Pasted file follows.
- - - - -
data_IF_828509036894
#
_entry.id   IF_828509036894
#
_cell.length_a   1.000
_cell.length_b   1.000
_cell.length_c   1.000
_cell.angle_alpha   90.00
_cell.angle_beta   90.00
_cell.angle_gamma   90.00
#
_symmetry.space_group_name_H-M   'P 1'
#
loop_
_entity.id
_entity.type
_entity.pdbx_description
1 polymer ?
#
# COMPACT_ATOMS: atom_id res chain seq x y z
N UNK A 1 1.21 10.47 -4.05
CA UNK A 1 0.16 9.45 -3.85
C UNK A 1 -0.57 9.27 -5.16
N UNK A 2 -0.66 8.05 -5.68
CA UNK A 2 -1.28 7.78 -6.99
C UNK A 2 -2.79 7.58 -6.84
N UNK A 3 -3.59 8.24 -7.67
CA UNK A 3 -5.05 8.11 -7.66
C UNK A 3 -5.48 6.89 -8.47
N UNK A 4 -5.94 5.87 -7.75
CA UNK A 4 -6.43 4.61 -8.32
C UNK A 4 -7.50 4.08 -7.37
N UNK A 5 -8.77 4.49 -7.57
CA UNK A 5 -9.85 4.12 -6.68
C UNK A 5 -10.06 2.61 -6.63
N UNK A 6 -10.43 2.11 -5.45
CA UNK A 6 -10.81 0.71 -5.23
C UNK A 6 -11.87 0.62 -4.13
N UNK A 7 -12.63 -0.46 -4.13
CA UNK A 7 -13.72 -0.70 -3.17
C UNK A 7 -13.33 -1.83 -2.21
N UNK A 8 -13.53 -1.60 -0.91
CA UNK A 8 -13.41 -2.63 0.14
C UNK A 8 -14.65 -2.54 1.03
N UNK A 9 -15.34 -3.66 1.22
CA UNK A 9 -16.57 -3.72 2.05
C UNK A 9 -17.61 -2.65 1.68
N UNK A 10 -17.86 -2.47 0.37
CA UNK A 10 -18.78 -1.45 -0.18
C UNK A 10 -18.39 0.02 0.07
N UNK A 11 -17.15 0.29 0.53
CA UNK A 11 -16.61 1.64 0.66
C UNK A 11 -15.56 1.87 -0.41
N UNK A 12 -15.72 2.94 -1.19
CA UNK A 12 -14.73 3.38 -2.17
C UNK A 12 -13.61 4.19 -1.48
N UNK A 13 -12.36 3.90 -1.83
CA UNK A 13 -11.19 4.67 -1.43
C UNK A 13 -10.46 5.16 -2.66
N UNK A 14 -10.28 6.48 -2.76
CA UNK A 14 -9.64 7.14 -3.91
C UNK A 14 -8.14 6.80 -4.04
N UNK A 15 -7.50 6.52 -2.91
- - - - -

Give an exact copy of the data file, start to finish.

data_IF_828509036894
#
_entry.id   IF_828509036894
#
_cell.length_a   1.000
_cell.length_b   1.000
_cell.length_c   1.000
_cell.angle_alpha   90.00
_cell.angle_beta   90.00
_cell.angle_gamma   90.00
#
_symmetry.space_group_name_H-M   'P 1'
#
loop_
_entity.id
_entity.type
_entity.pdbx_description
1 polymer ?
#
# COMPACT_ATOMS: atom_id res chain seq x y z
N UNK A 1 1.21 10.47 -4.05
CA UNK A 1 0.16 9.45 -3.85
C UNK A 1 -0.57 9.27 -5.16
N UNK A 2 -0.66 8.05 -5.68
CA UNK A 2 -1.28 7.78 -6.99
C UNK A 2 -2.79 7.58 -6.84
N UNK A 3 -3.59 8.24 -7.67
CA UNK A 3 -5.05 8.11 -7.66
C UNK A 3 -5.48 6.89 -8.47
N UNK A 4 -5.94 5.87 -7.75
CA UNK A 4 -6.43 4.61 -8.32
C UNK A 4 -7.50 4.08 -7.37
N UNK A 5 -8.77 4.49 -7.57
CA UNK A 5 -9.85 4.12 -6.68
C UNK A 5 -10.06 2.61 -6.63
N UNK A 6 -10.43 2.11 -5.45
CA UNK A 6 -10.81 0.71 -5.23
C UNK A 6 -11.87 0.62 -4.13
N UNK A 7 -12.63 -0.46 -4.13
CA UNK A 7 -13.72 -0.70 -3.17
C UNK A 7 -13.33 -1.83 -2.21
N UNK A 8 -13.53 -1.60 -0.91
CA UNK A 8 -13.41 -2.63 0.14
C UNK A 8 -14.65 -2.54 1.03
N UNK A 9 -15.34 -3.66 1.22
CA UNK A 9 -16.57 -3.72 2.05
C UNK A 9 -17.61 -2.65 1.68
N UNK A 10 -17.86 -2.47 0.37
CA UNK A 10 -18.78 -1.45 -0.18
C UNK A 10 -18.39 0.02 0.07
N UNK A 11 -17.15 0.29 0.53
CA UNK A 11 -16.61 1.64 0.66
C UNK A 11 -15.56 1.87 -0.41
N UNK A 12 -15.72 2.94 -1.19
CA UNK A 12 -14.73 3.38 -2.17
C UNK A 12 -13.61 4.19 -1.48
N UNK A 13 -12.36 3.90 -1.83
CA UNK A 13 -11.19 4.67 -1.43
C UNK A 13 -10.46 5.16 -2.66
N UNK A 14 -10.28 6.48 -2.76
CA UNK A 14 -9.64 7.14 -3.91
C UNK A 14 -8.14 6.80 -4.04
N UNK A 15 -7.50 6.52 -2.91